Curious practitioners will enjoy exploring the Database of Adverse Event Notifications (DAEN) launched by the TGA this week.

The 251,000 adverse drug reactions reported to the TGA since 1971 have been entered into the DAEN, an on-line database which enables analysis of both individual case reports and summaries grouped by number, affected organs, reaction, and mortality. The database uses internationally agreed terminology defined in the Medical Dictionary for Regulatory Activities (MedDRA).

DAEN is easy to use, with the selection screen needing only the brand or generic drug name and the date range, but with an option to narrow the report to particular organs. The results provide a summary of all reactions, a page detailing each event, and a numerical compilation of all events grouped and sorted according to your preference.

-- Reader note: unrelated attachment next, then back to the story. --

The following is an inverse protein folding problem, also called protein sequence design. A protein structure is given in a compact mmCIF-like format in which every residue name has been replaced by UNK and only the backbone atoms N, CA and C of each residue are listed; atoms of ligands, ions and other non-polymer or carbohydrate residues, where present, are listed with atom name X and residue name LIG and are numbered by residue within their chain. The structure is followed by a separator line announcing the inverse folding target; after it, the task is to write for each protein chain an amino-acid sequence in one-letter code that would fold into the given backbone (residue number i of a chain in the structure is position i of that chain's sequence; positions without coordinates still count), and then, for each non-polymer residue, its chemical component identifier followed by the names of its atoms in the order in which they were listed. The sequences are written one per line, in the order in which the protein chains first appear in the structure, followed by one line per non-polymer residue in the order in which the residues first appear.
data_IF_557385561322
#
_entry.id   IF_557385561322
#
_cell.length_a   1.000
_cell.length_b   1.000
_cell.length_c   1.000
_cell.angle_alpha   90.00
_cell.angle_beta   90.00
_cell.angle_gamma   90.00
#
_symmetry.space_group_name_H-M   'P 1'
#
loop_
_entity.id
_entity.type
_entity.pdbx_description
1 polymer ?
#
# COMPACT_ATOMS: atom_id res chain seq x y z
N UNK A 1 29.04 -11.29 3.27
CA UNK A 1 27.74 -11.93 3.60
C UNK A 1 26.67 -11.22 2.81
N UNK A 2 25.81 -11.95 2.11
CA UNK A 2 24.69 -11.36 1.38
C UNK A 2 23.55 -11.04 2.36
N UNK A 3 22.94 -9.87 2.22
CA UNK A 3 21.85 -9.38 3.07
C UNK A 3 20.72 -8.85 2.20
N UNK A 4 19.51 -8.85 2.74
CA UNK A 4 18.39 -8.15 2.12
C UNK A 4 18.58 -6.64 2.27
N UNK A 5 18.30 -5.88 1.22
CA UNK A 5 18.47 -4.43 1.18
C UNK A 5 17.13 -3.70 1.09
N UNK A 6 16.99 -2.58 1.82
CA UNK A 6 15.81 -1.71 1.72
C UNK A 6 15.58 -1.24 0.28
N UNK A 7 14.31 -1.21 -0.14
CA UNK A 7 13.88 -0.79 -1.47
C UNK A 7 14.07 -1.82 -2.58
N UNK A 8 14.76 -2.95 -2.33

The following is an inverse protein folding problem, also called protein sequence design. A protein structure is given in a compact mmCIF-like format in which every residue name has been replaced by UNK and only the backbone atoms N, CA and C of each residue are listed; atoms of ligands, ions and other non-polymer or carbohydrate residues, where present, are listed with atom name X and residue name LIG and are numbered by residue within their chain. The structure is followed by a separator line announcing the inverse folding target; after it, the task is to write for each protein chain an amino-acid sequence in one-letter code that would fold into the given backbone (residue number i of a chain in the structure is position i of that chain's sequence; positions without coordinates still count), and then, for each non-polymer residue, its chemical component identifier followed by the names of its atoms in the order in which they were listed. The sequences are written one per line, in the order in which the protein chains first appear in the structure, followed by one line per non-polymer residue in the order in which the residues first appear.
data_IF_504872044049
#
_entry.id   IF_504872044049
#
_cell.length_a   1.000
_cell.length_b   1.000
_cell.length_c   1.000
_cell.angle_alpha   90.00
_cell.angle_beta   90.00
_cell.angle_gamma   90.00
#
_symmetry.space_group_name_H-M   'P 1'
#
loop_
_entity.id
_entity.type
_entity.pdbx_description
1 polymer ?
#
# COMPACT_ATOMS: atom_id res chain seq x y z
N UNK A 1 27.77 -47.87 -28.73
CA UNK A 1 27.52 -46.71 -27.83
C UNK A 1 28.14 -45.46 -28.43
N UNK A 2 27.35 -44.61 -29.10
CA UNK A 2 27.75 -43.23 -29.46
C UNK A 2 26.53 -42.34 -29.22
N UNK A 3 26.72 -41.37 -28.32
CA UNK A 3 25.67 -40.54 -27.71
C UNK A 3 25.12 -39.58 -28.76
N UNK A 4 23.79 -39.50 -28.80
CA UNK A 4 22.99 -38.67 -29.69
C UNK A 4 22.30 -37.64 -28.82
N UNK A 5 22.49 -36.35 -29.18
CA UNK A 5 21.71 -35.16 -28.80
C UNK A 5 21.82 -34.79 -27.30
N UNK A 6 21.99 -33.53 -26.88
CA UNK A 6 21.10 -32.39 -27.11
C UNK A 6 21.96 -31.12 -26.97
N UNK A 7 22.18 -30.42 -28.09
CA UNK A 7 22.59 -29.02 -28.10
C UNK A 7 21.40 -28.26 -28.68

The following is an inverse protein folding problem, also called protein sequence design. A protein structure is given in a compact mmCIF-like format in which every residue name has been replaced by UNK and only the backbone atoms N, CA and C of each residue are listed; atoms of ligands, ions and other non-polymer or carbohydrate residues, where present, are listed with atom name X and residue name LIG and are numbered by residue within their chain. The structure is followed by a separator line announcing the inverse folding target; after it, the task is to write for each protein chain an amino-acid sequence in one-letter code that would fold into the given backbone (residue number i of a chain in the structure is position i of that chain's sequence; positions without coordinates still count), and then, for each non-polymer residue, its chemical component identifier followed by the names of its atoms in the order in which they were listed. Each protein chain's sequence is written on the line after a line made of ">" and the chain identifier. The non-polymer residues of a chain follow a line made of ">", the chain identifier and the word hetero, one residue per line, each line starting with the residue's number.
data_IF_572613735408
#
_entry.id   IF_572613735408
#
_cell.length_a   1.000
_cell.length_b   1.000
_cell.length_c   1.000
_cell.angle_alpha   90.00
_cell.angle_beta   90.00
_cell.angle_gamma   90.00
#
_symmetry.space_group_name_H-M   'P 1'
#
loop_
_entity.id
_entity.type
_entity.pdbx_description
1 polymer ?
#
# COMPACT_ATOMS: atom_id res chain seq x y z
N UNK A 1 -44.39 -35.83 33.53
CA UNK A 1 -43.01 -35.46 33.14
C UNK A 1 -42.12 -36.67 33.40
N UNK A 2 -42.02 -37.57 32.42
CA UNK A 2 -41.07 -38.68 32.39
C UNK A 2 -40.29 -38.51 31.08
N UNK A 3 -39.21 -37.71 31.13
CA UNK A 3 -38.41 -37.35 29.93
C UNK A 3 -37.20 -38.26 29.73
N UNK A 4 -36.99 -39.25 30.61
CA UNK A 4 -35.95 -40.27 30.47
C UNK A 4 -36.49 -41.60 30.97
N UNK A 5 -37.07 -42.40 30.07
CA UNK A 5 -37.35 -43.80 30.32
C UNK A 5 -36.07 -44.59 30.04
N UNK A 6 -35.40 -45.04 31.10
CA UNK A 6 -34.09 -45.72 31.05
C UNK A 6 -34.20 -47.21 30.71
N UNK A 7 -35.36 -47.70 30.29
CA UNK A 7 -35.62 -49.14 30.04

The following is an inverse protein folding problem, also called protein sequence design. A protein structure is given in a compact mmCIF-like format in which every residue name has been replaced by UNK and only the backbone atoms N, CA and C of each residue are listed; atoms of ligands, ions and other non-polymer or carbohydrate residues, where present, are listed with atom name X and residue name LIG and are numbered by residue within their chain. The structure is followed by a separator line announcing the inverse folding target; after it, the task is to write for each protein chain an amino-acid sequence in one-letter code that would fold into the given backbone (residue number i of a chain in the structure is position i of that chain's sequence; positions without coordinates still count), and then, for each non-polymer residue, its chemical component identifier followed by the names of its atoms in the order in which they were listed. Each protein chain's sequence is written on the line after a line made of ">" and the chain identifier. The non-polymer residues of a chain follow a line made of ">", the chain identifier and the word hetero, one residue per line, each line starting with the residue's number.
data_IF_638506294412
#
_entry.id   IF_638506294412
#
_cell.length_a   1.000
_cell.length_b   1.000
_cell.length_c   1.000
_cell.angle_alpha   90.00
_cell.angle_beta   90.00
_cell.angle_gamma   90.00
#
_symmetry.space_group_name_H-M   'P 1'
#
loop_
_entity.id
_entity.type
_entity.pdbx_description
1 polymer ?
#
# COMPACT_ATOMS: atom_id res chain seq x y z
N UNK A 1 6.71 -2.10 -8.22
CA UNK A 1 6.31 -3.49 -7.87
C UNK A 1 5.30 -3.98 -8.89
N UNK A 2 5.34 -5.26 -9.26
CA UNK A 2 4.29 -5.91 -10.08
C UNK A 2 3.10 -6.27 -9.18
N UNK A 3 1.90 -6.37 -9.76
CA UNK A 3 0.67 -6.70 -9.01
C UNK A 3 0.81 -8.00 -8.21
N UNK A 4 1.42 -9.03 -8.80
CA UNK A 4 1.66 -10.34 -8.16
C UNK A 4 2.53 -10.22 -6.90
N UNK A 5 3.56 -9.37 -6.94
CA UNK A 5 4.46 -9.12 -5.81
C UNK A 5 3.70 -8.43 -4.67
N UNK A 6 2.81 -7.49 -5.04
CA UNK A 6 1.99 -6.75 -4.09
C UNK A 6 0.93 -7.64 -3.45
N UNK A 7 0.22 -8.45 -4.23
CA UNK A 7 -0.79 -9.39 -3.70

A quick check on dabigatran for 2012 showed 229 reports, most involving only the one drug, where 70 were related to gastrointestinal disorders, and that 3 of the 24 patients with gastrointestinal haemorrhage died.

The value and power of the data available might just encourage an increase in reporting to the Australian Adverse Drug Reaction Reporting System any problems with medicines whether a deficiency, defect, or adverse event.

The final word of caution is to remember that the DAEN can only be as complete as those reports submitted. It does not explore the efficacy or safety of medicines, and can’t determine what actually caused the adverse event.

Patients should always discuss any concerns with their health practitioner.

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